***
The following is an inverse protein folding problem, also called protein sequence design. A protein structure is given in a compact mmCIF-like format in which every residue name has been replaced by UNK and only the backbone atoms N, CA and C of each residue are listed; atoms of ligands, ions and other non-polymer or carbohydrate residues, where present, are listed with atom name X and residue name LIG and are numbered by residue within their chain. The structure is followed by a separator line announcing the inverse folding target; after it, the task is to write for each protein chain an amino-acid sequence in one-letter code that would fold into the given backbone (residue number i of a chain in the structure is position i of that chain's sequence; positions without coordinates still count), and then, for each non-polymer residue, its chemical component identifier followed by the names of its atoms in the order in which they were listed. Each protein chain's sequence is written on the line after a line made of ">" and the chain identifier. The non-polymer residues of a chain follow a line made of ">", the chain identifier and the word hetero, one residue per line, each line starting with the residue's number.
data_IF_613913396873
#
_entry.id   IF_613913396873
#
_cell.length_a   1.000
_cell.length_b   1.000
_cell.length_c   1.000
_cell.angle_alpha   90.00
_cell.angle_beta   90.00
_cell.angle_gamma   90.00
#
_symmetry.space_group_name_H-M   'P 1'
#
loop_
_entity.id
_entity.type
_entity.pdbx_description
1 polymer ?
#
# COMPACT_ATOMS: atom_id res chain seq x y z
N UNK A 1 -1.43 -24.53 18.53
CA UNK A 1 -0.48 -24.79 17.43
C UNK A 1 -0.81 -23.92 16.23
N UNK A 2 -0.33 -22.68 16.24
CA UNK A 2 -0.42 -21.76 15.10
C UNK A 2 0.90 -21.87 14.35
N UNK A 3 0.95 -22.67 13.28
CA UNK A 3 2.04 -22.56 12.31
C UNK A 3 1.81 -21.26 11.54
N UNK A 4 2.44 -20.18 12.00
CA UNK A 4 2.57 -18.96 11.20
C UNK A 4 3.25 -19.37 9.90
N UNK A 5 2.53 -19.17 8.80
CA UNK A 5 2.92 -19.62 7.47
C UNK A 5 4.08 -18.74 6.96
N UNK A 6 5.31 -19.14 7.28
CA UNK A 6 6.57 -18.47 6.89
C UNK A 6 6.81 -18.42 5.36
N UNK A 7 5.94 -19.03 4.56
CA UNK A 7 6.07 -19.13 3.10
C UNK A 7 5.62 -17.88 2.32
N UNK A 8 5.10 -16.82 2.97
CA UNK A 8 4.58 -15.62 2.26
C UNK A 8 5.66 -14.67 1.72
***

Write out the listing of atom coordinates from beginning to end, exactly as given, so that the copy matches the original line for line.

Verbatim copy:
The following is an inverse protein folding problem, also called protein sequence design. A protein structure is given in a compact mmCIF-like format in which every residue name has been replaced by UNK and only the backbone atoms N, CA and C of each residue are listed; atoms of ligands, ions and other non-polymer or carbohydrate residues, where present, are listed with atom name X and residue name LIG and are numbered by residue within their chain. The structure is followed by a separator line announcing the inverse folding target; after it, the task is to write for each protein chain an amino-acid sequence in one-letter code that would fold into the given backbone (residue number i of a chain in the structure is position i of that chain's sequence; positions without coordinates still count), and then, for each non-polymer residue, its chemical component identifier followed by the names of its atoms in the order in which they were listed. Each protein chain's sequence is written on the line after a line made of ">" and the chain identifier. The non-polymer residues of a chain follow a line made of ">", the chain identifier and the word hetero, one residue per line, each line starting with the residue's number.
data_IF_613913396873
#
_entry.id   IF_613913396873
#
_cell.length_a   1.000
_cell.length_b   1.000
_cell.length_c   1.000
_cell.angle_alpha   90.00
_cell.angle_beta   90.00
_cell.angle_gamma   90.00
#
_symmetry.space_group_name_H-M   'P 1'
#
loop_
_entity.id
_entity.type
_entity.pdbx_description
1 polymer ?
#
# COMPACT_ATOMS: atom_id res chain seq x y z
N UNK A 1 -1.43 -24.53 18.53
CA UNK A 1 -0.48 -24.79 17.43
C UNK A 1 -0.81 -23.92 16.23
N UNK A 2 -0.33 -22.68 16.24
CA UNK A 2 -0.42 -21.76 15.10
C UNK A 2 0.90 -21.87 14.35
N UNK A 3 0.95 -22.67 13.28
CA UNK A 3 2.04 -22.56 12.31
C UNK A 3 1.81 -21.26 11.54
N UNK A 4 2.44 -20.18 12.00
CA UNK A 4 2.57 -18.96 11.20
C UNK A 4 3.25 -19.37 9.90
N UNK A 5 2.53 -19.17 8.80
CA UNK A 5 2.92 -19.62 7.47
C UNK A 5 4.08 -18.74 6.96
N UNK A 6 5.31 -19.14 7.28
CA UNK A 6 6.57 -18.47 6.89
C UNK A 6 6.81 -18.42 5.36
N UNK A 7 5.94 -19.03 4.56
CA UNK A 7 6.07 -19.13 3.10
C UNK A 7 5.62 -17.88 2.32
N UNK A 8 5.10 -16.82 2.97
CA UNK A 8 4.58 -15.62 2.26
C UNK A 8 5.66 -14.67 1.72